The grand jury decision not to indict Darren Wilson for the shooting of Michael Brown has ignited a firestorm of commentary and disagreement. Debate is to be expected in a large and diverse society such as ours. But as an attorney and a law professor, I am particularly troubled to see so many people relying on incorrect facts to support their position.
Here are several facts a lot of people are getting wrong about the Darren Wilson grand jury proceedings and outcome:
Myth: The grand jury declared Darren Wilson innocent, or, relatedly, the grand jury "acquitted" Darren Wilson.
Fact: Grand juries don't decide whether someone is innocent or guilty. Nor do they "acquit" people, as do juries in criminal trials. Grand juries simply decide whether there is probable cause to indict someone for a crime.
Myth: The grand jury found that Darren Wilson's shooting of Mike Brown was justified.
Fact: Aside from determining whether there is probable cause to indict someone for a crime, grand juries don't make any factual determinations. Saying that there is no probable cause to indict someone -- what the jury said here -- is different from saying that the shooting was justified.
Myth: The grand jury found Darren Wilson not guilty beyond a reasonable doubt.
Fact: In a criminal trial, a prosecutor needs to prove that a defendant is guilty beyond a reasonable doubt in order to convict him. But the reasonable doubt standard has no bearing on grand jury proceedings. Rather, as I have mentioned, the standard that grand juries use is probable cause. Probable cause is a low standard. I have heard some judges describe probable cause as about 10% certainty, while other commentators hesitate to quantify it but agree that it is quite low. And Sol Wachter's now much-quoted statement that "by and large" prosecutors could influence juries to "indict a ham sandwich" offers a more colloquial understanding of probable cause.
Myth: The grand jury was unanimous.
Fact: Robert McCullough, the St. Louis County prosecutor, explicitly stated that he would not disclose whether the grand jury was unanimous (at about 25:40 in the video). Under Missouri State Code § 540.260, nine of the twelve jurors need to agree in order to indict someone for a crime. Since there was no indictment, all we know is that there were not nine votes to indict Darren Wilson on any given charge. Indeed, there could have been eight votes to indict him on one or more of the charges. Or the decision not to indict could have been unanimous. But we don't know. And given that Missouri State Code § 540.310 prohibits grand jurors from disclosing any individual juror's vote, we likely never will.
Myth: This was a normal grand jury proceeding.
Fact: This grand jury proceeding was unusual in a number of ways. Others have already discussed the abnormalities in considerable detail, but they include the decision to present the jury with all the evidence, as well as the decision to present that evidence without recommending whether the grand jury indict on particular charges. In a typical grand jury proceeding, the prosecutor would present enough evidence to establish probable cause of the crimes the grand jury was considering, and would then recommend to the jurors that they indict on particular charges.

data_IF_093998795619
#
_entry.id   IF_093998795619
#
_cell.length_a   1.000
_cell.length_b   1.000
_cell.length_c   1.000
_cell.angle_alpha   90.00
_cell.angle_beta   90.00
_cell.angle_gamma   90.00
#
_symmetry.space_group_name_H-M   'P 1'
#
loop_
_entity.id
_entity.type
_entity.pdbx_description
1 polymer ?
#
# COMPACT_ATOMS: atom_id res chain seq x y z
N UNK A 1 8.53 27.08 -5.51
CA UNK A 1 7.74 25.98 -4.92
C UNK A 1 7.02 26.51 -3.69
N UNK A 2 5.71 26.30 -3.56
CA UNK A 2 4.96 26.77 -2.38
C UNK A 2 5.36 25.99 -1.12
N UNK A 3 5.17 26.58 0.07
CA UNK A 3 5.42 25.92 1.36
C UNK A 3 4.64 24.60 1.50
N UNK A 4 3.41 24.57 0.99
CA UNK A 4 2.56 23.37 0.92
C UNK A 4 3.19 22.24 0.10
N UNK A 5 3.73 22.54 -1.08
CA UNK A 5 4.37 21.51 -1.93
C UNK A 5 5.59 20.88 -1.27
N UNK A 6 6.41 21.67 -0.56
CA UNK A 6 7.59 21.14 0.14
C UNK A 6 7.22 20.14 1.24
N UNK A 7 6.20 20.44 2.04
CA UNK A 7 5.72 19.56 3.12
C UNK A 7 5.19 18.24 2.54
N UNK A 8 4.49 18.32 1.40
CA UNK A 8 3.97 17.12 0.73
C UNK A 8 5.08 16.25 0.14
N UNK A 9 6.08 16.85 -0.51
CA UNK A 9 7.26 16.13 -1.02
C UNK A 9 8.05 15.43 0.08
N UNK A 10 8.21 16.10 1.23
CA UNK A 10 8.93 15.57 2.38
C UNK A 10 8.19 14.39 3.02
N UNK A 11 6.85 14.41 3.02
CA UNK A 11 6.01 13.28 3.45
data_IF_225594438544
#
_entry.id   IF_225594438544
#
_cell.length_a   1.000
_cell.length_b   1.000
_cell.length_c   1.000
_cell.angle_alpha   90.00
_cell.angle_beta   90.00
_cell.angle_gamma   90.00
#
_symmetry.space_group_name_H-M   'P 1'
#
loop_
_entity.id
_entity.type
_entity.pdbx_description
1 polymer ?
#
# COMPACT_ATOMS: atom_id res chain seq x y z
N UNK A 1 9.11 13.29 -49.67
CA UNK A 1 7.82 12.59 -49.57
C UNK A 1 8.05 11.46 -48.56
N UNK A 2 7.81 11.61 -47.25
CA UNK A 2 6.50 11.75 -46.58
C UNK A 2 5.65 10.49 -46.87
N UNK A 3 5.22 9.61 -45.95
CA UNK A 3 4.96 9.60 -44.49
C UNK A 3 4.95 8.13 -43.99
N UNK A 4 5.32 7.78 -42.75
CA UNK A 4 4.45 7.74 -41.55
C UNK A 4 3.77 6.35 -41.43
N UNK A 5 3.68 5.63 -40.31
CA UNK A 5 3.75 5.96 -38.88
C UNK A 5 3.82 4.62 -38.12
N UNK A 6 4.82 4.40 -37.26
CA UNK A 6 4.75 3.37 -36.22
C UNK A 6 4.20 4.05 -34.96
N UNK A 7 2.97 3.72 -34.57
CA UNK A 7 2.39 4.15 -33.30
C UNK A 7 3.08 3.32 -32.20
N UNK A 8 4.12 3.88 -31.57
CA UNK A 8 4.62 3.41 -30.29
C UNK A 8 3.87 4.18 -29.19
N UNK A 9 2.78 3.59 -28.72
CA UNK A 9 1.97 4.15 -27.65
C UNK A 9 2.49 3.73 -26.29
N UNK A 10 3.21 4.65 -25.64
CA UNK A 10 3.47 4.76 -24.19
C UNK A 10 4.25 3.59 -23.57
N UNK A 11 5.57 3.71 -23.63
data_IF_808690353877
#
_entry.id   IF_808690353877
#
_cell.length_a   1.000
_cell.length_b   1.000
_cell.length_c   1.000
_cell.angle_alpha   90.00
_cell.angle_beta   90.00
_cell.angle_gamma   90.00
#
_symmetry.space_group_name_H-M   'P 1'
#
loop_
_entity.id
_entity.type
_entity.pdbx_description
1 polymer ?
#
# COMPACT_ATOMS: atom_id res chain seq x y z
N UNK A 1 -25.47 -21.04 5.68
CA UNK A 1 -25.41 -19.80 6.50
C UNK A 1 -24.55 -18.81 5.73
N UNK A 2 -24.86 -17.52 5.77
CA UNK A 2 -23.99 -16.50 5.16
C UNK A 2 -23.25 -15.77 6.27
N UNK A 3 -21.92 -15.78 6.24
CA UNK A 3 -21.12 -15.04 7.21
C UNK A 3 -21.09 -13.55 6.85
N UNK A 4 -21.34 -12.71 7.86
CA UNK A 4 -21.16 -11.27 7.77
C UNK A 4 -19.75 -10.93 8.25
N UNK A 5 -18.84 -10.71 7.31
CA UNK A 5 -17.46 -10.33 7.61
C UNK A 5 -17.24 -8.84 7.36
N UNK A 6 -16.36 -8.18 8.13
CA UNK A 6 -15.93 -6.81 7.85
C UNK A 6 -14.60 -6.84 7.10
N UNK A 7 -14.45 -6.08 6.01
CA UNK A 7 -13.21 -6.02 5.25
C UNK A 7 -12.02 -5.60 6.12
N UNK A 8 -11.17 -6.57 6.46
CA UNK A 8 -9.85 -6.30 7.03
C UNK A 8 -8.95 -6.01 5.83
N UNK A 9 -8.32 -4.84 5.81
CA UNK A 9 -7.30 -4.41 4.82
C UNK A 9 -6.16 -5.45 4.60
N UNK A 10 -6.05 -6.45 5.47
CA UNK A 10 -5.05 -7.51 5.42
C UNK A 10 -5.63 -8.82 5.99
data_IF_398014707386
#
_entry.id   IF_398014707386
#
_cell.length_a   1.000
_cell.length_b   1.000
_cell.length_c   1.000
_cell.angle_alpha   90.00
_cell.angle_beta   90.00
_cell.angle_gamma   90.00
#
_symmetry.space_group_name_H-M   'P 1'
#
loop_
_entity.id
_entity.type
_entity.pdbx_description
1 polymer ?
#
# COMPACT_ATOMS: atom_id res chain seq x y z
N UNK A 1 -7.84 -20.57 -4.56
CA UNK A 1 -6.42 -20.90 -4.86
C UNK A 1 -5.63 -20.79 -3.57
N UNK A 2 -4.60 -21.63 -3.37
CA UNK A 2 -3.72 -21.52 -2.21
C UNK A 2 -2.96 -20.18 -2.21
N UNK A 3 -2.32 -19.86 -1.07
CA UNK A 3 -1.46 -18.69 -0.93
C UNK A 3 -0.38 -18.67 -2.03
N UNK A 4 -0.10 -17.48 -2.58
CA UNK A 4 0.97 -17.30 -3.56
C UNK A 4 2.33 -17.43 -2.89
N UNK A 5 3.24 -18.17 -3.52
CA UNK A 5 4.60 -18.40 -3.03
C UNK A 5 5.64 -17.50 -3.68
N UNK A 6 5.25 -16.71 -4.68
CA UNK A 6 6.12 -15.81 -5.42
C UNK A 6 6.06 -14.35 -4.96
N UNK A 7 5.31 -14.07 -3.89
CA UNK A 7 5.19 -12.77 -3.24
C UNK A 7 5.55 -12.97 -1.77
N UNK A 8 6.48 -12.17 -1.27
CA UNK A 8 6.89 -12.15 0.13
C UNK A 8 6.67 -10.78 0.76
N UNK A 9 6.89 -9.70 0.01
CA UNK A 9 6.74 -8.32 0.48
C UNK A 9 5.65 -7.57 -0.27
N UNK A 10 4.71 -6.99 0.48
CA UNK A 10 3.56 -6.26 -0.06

Myth: It's normal for a defendant to testify in front of a grand jury.
Fact: It's actually rare for a defendant to testify in front of a grand jury. It's not unheard of, and the practice varies from one jurisdiction to another. But in most instances people who are known targets of a grand jury investigation don't want to risk testifying in front of a jury. Moreover, there is no absolute right for a defendant to testify in front of a jury that is investigating him. So Robert McCullough, the prosecutor, gave Darren Wilson an opportunity that McCullough was not constitutionally or statutorily required to provide.
Myth: Robert McCullough presented the evidence to the jury.
Fact: Two assistant prosecutors, Kathi Alizadeh and Sheila Whirley, presented the evidence to the grand jury. McCullough oversaw the proceedings but was not in the jury room on a daily basis.
Myth: Double jeopardy prevents Darren Wilson from being charged in the future with a crime relating to his shooting of Michael Brown.
Fact: A non-indictment by a grand jury doesn't trigger double jeopardy. Another grand jury could be convened to hear the evidence. Indeed, one criminal law expert has called for precisely that to happen, although so far Governor Jay Nixon has said he will not appoint a special prosecutor to present evidence to a new grand jury. Moreover, Wilson could also be charged with a federal crime under 18 U.S.C. § 242, which makes it a crime for government officers to deprive citizens of constitutional rights. As other commentators have observed, this is relatively unlikely, but it's certainly not precluded by double jeopardy.
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As we discuss and debate the grand jury's decision not to indict Darren Wilson, we'll inevitably have differences of opinion -- some slight; some extreme. But we owe it to one another to ensure that our opinions are founded on a correct understanding of the underlying facts.